Meet “Americanos,” U.S. Citizens Who Choose To Live In Mexico
In a photo series titled “Americanos,” Mexican photographer Alejandro Cartagena explores the lives of those with U.S. citizenship, either through birth or naturalization, that choose to live in Mexico. Cartagena’s photos capture a population of “Americanos” who don’t fit in neatly to the U.S.-Mexico immigration narrative. Mitú talked with Cartagena to learn a little more about the people in the photographs and his inspiration for the project.
Alejandro Cartagena says he wants to give people a new perspective on the American Dream.
“I would only photograph those who are living in Mexico and somehow think of their American citizenship as a dormant option,” Cartagena told mitú in an email. “I wanted to show how being American is a dream to many, but not always as the media shows it.”
According to Cartagena, there are a number of people in Mexico who are U.S.-born or U.S. citizens through birthright who see their American citizenship as a backup option.
“My wife is a U.S. citizen born here in Mexico, but because she has not lived more than five years in U.S. territories she cannot pass along her citizenship to her children,” Cartagena told mitú, explaining how the photo project came about. “This got me asking friends about this idea and found many had friends who had done this and some were actually U.S. citizens, but I did not even know it!” According to Cartagena, there is a sizable population of Mexicans with U.S. citizenship through birth or naturalization that take advantage of their citizenship to give their children a backup plan in the U.S.
But not all of the “Americanos” want to live in the U.S. In fact, some of them even obtain fake documents to make themselves legal Mexicans in the eyes of the law.
“Most of them have actually never lived in the U.S. They were born there, but have lived their whole life in Mexico,” Cartagena told mitú. “The older people I photographed were even illegal in Mexico for a time. Back when Mexico did not permit [people] to have two citizenships, their parents registered them illegally as Mexican citizens in order for them to go to school and get medical care in Mexico.”
“The interesting part of this is that it was all systemized,” Cartagena told mitú. “They knew where and who to go to to get their fake Mexican birth certificates and what lawyers could make them be legal.”
Cartagena further explains that some of the “Americanos” that he photographed have received harassment from neighbors and classmates.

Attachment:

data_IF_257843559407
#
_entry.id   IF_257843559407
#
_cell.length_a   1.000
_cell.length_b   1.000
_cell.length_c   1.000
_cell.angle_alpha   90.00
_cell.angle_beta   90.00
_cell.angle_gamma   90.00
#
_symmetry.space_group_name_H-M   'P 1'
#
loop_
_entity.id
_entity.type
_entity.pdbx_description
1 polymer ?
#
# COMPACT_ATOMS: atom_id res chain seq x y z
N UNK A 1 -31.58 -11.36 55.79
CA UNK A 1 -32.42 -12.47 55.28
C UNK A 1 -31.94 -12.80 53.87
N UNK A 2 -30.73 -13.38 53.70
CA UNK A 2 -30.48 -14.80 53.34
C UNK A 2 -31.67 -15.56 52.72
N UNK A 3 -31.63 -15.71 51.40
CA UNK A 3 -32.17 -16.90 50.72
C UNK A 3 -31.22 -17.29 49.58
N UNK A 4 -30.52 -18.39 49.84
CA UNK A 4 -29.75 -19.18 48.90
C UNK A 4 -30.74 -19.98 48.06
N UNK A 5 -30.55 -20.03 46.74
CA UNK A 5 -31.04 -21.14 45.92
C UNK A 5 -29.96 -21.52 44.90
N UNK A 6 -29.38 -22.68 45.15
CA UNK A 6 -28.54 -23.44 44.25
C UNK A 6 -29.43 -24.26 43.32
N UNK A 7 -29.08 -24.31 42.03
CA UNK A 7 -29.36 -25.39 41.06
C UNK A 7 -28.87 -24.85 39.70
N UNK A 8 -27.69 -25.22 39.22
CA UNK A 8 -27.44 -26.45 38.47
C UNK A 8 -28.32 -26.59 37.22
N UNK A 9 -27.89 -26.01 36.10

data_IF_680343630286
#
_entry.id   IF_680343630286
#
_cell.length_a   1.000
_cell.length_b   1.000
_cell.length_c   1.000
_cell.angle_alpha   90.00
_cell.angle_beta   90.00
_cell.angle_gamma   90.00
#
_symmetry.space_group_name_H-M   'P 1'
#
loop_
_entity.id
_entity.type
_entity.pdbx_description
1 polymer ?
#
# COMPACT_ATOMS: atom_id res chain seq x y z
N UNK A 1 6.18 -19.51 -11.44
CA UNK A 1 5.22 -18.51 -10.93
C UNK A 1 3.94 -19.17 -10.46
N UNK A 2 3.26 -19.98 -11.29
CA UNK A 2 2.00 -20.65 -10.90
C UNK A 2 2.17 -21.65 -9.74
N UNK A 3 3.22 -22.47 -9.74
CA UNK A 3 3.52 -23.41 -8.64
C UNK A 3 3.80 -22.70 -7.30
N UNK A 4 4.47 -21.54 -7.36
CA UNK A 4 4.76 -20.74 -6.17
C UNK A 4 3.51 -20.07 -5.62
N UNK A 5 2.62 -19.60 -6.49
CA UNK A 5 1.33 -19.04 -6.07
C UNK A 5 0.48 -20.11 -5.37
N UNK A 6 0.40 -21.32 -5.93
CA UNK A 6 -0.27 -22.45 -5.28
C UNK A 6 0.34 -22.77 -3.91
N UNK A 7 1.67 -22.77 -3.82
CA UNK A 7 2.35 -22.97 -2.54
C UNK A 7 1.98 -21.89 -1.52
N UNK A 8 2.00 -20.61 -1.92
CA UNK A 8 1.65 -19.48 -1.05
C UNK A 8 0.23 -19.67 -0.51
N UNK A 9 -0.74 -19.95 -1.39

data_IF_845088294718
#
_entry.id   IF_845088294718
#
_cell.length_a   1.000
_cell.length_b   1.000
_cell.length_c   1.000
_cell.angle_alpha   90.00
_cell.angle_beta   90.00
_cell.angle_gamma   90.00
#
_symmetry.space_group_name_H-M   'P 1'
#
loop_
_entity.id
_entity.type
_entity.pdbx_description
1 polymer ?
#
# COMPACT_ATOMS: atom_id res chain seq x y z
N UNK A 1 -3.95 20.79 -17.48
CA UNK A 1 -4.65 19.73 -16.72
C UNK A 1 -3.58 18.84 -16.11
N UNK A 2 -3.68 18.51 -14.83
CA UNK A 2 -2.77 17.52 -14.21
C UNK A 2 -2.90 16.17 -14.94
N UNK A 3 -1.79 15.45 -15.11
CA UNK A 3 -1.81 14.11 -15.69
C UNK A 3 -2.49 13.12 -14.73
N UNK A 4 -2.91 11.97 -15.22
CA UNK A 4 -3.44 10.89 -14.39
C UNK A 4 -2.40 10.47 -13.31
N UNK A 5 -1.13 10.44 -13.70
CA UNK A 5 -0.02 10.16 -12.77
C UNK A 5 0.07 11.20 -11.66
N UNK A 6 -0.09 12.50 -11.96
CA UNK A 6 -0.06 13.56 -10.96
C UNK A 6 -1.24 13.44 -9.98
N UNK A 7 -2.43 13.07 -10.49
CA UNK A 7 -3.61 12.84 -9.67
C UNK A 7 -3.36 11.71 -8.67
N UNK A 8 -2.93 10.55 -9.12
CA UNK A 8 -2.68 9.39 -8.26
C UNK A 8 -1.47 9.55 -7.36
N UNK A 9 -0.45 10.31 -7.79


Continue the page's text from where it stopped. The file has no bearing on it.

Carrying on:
“They get the question of why they don’t take advantage of being American and just move across the border. Some also get sh*t from border officers as to why they are living in Mexico if they are American,” Cartagena told mitú. “The parents of the children I photographed have to travel with hospital paperwork where they can prove to border patrol that they paid their hospital bills.”
“Their American citizenship was a burden, and for some of them, it still is,” Cartagena said.
According to Cartagena, their U.S. citizenship makes moving around difficult. Many times, people with U.S. citizenship are interrogated as they try to cross the border since they are U.S. citizens living in Mexico as a Mexican national. Some have even had to obtain falsified documents so they can go to school and receive medical services.
One important fact to know is that “Americanos” live in Mexico as Mexican citizens and don’t use U.S. programs.
“None use medical services in the U.S. or take advantage of any freebies they could have access to,” Cartagena explained to mitú. “They just want their child to have the option.”
Many of the older “Americanos” have spent time living in the U.S. and simply chose to move back to Mexico for the comfort.
“Some moved there to study in high school, but just ‘didn’t like it,'” Cartagena said. “Some go back and forth everyday to work or study. Some just use their citizenship to go shopping for cheap stuff. I photographed someone who is, as she put it, kind of addicted to shopping cheap in the U.S., and she would do a trip just to get dish washing soup at Walmart.”
Cartagena says that “Americanos” live invisibly in Mexico, but the chance for dual citizenship with the U.S. is so alluring that they are willing to deal with the hassles.
As far as those who have to travel with their hospital paperwork, Cartagena explains that it “seems to be a hassle, but they take it as part of being bi-nationals.”
For the photographer, it was important to make sure that his photos showed the multifaceted side to immigration and border issues that many never think about.
“I want the pictures to show that border issues, the “American dream,” citizenship is not black and white and simple,” Cartagena told mitú. “A border is an imposed thing, but human necessities and family break down these borders all the time.”
You can see the full photo project here.